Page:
Posted: May 19, 2010 7:22 PM by Ariel Wesler
Thousands of people in Santa Barbara County have no place to call home.
That was the focus of a housing conference today in Buellton. Housing and shelter providers are working together to get the county's homeless into permanent, affordable housing. Shelter directors say their clients can only stay in transitional housing for so long... and end up in limbo because they don't meet affordable housing requirements.
Billy Wilkins and Selena Avalos have been together for 11 months, but starting out wasn't easy.
"I was sleeping under a bush," Wilkins said.
Wilkins lost his job and he wound up on the streets.
"Drugs and alcohol probably played the other roll," he said.
There, he met Selena, who had also been battling substance abuse. . .so much so a court took away her two kids. Her third child is now just weeks away and it's providing the couple with much needed motivation.
"If I can prove I can handle him, then I can handle my other two," Avalos said.
They've been at the Good Samaritan Shelter in Santa Maria for six months, and like many of the county's homeless, their troubled past is keeping them there.
"The clients that reside in our programs can't qualify for housing beyond that and can't serve them beyond the limits of our transitional housing so they kinda get stuck," said Good Samaritan Shelter Executive Director Sylvia Barnard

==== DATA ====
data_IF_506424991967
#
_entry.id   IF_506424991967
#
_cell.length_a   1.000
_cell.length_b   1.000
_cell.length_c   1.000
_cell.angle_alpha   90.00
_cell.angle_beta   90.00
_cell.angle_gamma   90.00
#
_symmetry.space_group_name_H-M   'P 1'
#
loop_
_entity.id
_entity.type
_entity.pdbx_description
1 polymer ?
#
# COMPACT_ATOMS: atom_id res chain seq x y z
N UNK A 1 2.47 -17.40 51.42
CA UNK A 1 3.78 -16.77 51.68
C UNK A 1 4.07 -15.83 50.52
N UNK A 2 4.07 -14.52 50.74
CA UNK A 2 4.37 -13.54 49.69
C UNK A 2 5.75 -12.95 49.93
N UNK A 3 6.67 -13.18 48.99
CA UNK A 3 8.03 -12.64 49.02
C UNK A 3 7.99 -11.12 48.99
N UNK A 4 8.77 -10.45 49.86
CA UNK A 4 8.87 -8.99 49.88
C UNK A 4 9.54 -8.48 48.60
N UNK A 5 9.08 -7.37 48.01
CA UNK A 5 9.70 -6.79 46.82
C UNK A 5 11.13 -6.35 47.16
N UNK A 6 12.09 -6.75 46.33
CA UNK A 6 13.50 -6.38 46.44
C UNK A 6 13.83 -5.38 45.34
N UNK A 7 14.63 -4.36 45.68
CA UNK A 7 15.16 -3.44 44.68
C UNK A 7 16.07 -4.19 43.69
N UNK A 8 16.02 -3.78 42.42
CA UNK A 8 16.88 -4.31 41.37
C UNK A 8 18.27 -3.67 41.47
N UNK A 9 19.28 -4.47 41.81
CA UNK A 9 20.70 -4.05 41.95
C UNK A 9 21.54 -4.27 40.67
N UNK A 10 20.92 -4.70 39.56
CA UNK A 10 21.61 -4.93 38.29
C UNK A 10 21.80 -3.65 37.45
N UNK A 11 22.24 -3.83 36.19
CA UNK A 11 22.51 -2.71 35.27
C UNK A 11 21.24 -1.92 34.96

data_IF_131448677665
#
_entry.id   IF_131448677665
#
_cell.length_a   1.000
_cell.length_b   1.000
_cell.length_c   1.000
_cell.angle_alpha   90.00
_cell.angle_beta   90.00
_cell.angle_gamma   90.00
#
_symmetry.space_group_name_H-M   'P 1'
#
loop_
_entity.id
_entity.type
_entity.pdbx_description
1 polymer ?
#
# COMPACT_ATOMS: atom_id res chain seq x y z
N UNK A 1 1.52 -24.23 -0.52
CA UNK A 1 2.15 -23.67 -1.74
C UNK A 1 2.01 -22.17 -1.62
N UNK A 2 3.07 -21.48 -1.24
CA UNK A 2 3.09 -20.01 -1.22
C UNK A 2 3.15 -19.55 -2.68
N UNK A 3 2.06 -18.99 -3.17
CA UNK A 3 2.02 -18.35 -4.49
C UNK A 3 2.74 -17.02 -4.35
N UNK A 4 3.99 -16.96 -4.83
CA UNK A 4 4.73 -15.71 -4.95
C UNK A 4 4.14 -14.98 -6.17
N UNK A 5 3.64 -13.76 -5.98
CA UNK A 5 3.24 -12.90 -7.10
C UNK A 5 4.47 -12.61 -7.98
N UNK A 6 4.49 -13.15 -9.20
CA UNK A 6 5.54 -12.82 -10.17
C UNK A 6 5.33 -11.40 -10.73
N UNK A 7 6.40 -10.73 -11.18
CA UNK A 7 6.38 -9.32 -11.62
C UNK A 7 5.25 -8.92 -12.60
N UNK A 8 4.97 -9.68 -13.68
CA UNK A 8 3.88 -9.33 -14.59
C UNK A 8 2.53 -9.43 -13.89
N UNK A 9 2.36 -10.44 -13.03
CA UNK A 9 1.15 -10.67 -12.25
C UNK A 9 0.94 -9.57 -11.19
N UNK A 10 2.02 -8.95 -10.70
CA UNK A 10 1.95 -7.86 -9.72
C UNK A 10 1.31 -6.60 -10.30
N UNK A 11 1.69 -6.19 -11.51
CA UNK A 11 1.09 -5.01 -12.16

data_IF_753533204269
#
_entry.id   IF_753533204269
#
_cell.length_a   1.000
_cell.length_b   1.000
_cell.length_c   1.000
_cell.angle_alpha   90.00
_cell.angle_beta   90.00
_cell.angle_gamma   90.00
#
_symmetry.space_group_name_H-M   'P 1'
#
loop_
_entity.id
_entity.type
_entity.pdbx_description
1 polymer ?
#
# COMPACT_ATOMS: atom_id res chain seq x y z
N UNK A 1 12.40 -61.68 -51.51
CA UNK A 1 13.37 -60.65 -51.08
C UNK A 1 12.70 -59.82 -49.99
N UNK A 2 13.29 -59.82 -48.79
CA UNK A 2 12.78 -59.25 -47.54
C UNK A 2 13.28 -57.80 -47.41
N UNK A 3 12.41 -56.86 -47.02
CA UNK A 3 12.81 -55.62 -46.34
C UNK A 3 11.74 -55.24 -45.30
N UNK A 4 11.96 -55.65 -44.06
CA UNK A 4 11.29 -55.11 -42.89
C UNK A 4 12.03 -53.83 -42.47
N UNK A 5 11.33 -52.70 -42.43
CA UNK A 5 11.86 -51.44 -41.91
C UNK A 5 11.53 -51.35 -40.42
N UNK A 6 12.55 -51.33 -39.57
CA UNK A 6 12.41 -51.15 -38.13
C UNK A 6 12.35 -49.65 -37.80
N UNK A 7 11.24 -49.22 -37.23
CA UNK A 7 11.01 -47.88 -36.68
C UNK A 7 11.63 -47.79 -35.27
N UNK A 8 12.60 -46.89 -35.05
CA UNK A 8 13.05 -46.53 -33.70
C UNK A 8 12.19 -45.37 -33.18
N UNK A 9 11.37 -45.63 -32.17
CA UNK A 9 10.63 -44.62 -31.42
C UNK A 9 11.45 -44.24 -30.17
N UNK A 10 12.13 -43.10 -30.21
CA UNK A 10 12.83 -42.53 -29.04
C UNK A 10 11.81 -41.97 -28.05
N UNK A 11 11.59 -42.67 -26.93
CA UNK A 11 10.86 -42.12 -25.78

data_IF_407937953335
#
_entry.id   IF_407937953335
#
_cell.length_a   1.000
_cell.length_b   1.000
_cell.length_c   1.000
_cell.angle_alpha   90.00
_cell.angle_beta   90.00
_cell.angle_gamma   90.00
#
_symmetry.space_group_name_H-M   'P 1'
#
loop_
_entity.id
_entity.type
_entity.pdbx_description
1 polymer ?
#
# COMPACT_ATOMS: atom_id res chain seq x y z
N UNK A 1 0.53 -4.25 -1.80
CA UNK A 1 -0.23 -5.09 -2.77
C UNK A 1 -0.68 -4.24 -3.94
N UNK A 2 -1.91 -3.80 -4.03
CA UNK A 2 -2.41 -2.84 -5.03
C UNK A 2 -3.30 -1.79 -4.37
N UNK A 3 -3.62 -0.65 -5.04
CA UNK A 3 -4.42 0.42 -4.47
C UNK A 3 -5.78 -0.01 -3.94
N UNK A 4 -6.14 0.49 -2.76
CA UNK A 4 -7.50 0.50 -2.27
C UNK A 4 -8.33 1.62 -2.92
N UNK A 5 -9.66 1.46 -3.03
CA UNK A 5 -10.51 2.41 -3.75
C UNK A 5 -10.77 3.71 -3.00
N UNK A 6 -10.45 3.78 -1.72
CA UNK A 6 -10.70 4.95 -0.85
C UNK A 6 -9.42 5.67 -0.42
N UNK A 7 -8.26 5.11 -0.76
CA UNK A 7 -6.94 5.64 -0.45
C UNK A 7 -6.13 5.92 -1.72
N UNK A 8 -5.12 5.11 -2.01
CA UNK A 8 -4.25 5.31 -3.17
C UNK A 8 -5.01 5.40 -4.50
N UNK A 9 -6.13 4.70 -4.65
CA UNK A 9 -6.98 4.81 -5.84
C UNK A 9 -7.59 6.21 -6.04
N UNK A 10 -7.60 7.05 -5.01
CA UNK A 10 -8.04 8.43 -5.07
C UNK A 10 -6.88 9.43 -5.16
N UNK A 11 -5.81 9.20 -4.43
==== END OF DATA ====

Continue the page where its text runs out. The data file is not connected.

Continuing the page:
This housing conference is just a part of santa barbara county's 10-year plan to end chronic homelessness and it starts by bringing shelters and affordable housing providers to the same table.
"Rather than providing that they go through a program, where they get clean and sober, we want to get them into housing first and then tackle there social service needs," said Santa Barbara City Housing Authority Executive Director Rob Pearson.
He says that would cost thousands less per year than keeping them in an overcrowded jail and getting a permanent place to call home would give this family a place to grow together.
"It inspires me to keep going to stay off the streets, the drinking and the drugs. Don't need it. The baby comes first," Wilkins said.
Getting the homeless into permanent housing is really a balancing act between lowering or changing the qualifications and working harder with the homeless to get them qualified.
The Good Samaritan Shelter helps around 2,000 people each year.
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